Archived Discussion

This is discussion archived from a time before the current discussion method was installed.

Tomatina: I think "Merchant of Venice" should really have its own page. It's one of the major plays and pretty complex, and there's a lot more tropes in it than the ones listed.

Ununnilium: Applause for this entry! Bravo!

Looney Toons: Go put an "attaboy" over on Made of Win, then!

Deus Ex Biotica: But who is the "Large Ham" in Henry IV? Surely not the titular monarch... the whole point of his character is that his notions of melodrama are being consumed by the sheer enormity of the war.

Andyroid: Sir John Falstaff, of course. Emphasis on "large", in his case.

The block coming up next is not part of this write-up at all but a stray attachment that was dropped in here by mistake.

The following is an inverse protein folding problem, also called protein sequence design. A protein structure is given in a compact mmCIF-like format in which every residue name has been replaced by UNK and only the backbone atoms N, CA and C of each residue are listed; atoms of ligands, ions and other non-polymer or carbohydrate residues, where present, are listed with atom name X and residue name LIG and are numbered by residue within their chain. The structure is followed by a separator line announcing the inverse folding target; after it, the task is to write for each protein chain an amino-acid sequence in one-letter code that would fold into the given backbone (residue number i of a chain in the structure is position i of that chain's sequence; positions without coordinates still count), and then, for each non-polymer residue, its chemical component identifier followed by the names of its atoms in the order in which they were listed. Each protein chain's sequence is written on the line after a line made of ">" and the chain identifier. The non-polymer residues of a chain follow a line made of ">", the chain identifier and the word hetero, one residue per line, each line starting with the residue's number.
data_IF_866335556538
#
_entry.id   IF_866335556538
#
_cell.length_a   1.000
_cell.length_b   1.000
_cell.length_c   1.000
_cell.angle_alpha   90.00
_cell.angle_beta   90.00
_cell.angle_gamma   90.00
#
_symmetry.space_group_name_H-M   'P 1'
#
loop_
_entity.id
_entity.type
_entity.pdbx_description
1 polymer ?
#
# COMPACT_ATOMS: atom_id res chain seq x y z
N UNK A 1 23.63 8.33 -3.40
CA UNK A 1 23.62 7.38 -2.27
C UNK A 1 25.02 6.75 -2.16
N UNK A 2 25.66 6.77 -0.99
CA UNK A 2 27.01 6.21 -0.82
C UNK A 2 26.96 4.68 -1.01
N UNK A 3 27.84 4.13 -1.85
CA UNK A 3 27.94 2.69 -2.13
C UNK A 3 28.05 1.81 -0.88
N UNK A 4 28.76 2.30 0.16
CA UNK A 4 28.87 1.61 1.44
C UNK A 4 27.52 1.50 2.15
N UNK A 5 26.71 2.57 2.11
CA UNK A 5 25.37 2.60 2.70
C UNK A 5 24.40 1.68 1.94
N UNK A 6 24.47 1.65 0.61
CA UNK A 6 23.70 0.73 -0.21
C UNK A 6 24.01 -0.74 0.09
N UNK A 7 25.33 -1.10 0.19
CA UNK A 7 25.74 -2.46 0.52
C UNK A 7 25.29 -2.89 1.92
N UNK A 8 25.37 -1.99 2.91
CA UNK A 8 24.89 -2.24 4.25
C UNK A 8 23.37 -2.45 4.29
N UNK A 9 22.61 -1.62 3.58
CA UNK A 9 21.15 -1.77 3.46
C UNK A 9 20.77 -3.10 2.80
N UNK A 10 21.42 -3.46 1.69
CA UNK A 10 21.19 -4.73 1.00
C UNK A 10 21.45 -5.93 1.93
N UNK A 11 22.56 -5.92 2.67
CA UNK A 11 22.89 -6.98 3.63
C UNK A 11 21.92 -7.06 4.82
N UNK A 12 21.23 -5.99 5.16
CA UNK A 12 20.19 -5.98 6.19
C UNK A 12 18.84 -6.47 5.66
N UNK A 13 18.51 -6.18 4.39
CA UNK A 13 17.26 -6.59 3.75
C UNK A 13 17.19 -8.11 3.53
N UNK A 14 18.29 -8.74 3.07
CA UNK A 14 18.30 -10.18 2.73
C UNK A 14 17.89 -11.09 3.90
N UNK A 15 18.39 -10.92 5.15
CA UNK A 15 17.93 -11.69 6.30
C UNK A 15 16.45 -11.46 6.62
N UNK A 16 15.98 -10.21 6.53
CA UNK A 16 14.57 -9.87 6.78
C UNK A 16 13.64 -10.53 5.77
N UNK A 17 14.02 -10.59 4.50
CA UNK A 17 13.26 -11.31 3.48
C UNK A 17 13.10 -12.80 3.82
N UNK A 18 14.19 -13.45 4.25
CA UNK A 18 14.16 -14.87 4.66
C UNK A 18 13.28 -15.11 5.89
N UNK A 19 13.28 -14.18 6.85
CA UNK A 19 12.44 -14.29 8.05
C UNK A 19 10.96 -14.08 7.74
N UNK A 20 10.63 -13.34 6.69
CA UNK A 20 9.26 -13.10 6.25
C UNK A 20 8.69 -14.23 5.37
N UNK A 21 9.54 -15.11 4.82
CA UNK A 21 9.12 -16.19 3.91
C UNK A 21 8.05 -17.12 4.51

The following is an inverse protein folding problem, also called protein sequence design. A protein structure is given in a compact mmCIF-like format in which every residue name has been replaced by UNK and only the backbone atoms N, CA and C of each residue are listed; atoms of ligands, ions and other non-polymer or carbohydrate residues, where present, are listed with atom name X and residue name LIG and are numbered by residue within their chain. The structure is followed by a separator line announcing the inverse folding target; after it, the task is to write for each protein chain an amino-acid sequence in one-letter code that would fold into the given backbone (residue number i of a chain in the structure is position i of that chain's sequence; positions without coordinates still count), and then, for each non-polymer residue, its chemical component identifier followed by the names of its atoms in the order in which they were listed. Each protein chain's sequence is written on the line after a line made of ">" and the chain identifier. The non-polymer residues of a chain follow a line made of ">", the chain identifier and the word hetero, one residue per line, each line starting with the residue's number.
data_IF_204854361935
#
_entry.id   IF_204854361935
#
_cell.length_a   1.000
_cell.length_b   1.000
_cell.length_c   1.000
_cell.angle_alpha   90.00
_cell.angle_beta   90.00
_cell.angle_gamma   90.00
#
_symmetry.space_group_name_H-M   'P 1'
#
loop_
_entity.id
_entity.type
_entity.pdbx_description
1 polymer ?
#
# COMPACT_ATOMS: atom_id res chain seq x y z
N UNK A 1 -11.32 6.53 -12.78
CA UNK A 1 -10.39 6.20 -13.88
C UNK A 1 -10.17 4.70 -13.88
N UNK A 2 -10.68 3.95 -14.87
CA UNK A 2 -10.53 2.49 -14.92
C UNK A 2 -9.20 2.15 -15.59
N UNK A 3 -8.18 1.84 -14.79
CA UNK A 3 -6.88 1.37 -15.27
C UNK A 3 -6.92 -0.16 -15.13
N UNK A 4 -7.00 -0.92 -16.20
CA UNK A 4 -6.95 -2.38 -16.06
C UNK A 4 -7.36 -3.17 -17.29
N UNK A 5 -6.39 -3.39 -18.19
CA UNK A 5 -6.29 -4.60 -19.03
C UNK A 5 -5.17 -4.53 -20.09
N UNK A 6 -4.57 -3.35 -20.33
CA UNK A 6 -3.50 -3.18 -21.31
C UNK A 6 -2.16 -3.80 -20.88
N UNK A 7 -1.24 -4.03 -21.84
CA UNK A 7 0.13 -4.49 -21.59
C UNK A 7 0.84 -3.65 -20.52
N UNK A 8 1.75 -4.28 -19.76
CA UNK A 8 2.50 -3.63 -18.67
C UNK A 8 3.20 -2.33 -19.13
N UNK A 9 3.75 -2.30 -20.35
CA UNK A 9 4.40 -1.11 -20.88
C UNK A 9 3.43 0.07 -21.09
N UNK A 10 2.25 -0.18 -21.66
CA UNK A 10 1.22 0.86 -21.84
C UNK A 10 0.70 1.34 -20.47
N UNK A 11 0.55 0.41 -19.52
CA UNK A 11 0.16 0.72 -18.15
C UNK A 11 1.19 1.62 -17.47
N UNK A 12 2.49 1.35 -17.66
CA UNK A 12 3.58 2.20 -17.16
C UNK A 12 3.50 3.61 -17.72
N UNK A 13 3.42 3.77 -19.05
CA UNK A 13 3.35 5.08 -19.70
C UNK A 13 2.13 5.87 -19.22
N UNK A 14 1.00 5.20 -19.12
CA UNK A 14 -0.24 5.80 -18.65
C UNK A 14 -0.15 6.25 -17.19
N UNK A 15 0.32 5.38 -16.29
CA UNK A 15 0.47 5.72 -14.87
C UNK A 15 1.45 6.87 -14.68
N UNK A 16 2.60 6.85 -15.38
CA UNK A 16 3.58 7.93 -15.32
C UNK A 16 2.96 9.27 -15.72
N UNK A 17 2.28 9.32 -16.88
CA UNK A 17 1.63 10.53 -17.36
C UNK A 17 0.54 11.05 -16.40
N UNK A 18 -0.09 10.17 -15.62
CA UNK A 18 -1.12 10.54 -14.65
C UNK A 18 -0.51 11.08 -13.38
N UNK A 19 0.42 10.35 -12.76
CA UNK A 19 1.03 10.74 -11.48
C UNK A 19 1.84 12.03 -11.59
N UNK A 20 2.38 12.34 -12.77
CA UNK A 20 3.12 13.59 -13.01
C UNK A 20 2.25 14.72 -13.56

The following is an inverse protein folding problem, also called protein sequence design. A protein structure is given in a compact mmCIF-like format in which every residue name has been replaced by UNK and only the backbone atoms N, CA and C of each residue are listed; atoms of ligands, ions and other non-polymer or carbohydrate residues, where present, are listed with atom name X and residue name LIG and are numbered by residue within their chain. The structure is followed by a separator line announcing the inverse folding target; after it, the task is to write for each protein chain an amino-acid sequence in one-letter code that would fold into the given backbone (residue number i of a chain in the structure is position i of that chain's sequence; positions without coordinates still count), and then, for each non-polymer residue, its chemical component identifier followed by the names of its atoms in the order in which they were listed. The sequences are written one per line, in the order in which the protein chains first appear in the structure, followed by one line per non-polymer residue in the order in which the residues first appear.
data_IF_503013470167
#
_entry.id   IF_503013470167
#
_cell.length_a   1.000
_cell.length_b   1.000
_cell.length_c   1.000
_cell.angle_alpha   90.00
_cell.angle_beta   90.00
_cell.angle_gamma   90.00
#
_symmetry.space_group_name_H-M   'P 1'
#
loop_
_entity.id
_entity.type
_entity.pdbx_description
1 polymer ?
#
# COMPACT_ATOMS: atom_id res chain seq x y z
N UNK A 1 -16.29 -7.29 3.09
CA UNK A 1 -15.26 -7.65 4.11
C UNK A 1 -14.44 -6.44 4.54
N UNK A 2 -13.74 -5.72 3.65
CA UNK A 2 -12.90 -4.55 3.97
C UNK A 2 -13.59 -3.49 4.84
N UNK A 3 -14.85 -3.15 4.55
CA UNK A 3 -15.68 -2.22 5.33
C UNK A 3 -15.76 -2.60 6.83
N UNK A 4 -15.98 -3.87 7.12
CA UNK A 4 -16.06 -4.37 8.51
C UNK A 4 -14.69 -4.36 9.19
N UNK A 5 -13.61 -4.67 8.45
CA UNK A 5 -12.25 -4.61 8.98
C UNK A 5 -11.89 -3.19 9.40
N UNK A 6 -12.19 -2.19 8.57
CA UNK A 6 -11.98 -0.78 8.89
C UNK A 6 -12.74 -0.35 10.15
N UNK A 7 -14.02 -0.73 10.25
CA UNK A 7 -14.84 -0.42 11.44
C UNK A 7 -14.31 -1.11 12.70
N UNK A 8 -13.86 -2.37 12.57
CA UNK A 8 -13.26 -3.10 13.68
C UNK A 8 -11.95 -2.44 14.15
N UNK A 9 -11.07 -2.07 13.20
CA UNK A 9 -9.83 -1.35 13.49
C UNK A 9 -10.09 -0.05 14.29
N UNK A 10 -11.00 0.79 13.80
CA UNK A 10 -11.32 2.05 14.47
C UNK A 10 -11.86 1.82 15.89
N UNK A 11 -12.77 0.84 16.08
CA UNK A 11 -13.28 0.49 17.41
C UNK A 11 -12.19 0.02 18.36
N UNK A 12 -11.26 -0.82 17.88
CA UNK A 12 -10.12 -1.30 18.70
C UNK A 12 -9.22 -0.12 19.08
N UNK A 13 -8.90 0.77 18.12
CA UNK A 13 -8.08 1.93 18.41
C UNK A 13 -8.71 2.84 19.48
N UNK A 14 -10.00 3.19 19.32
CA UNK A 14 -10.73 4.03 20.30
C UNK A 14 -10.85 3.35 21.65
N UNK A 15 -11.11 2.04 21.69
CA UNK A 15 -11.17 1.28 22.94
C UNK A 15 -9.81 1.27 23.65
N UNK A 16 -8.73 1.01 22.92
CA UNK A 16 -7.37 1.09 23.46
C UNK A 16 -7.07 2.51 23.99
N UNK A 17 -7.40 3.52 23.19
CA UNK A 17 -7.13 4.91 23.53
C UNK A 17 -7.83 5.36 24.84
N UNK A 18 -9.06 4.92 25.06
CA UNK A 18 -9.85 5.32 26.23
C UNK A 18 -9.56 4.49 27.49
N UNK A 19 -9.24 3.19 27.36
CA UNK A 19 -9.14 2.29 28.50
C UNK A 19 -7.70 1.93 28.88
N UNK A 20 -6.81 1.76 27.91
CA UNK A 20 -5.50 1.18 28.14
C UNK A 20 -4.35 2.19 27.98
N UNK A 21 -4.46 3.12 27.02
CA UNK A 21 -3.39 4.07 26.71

Where did someone get Lolicon for Romeo and Juliet? The star-crossed lovers are both in their teens.

Micah: I'm not sure Henpecked Husband is quite the right trope for Comedy of Errors—Adriana is certainly a domineering wife, but A. of Ephesus isn't particularly obedient. I've replaced it with The Masochism Tango, which seems to come closer.

Zephid: Juliet is only thirteen in the play, but I'd argue that's more Values Dissonance than Lolicon.

Vampire Buddha: Shouldn't this entry be called William Shakespeare? \\Later: Done

Lord Seth: Should we mention The Two Noble Kinsmen? Shakespeare did help write it (though he wasn't the only writer)

Mac Phisto: Iago may not be the Bard's only example of Complete Monster / Magnificent Bastard, but he's certainly the Most Triumphant Example.
Andrew: # True Art Is Ancient - Shakespeare is recognized as a literary genius based almost entirely on the facts that he was very popular in his own time, very prolific, and has stood the test of time. None of these things are any sort of testament to the actual quality of his work.

This seems breathtakingly arrogant and inaccurate.